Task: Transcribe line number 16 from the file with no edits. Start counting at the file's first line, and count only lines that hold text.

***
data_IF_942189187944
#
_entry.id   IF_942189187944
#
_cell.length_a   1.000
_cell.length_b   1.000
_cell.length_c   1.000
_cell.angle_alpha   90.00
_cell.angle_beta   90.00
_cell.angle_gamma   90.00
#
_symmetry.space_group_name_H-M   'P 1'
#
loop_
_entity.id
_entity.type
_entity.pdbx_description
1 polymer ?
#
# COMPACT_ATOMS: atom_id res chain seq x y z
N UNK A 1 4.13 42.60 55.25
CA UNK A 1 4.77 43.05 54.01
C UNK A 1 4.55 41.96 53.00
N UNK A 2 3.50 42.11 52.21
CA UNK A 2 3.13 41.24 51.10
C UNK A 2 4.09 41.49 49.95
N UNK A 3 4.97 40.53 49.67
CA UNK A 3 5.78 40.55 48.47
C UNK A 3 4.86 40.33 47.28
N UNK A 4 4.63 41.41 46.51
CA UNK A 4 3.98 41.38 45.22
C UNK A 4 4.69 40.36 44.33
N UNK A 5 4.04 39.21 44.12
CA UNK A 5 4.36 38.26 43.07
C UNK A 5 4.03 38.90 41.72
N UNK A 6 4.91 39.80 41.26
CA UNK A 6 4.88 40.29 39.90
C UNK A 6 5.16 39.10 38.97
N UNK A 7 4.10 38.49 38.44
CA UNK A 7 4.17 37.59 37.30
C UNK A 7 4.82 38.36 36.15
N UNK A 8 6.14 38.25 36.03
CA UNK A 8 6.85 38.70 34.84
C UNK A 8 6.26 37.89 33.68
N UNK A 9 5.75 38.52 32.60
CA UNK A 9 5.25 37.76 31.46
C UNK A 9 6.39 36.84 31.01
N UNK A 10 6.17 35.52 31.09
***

_entity.type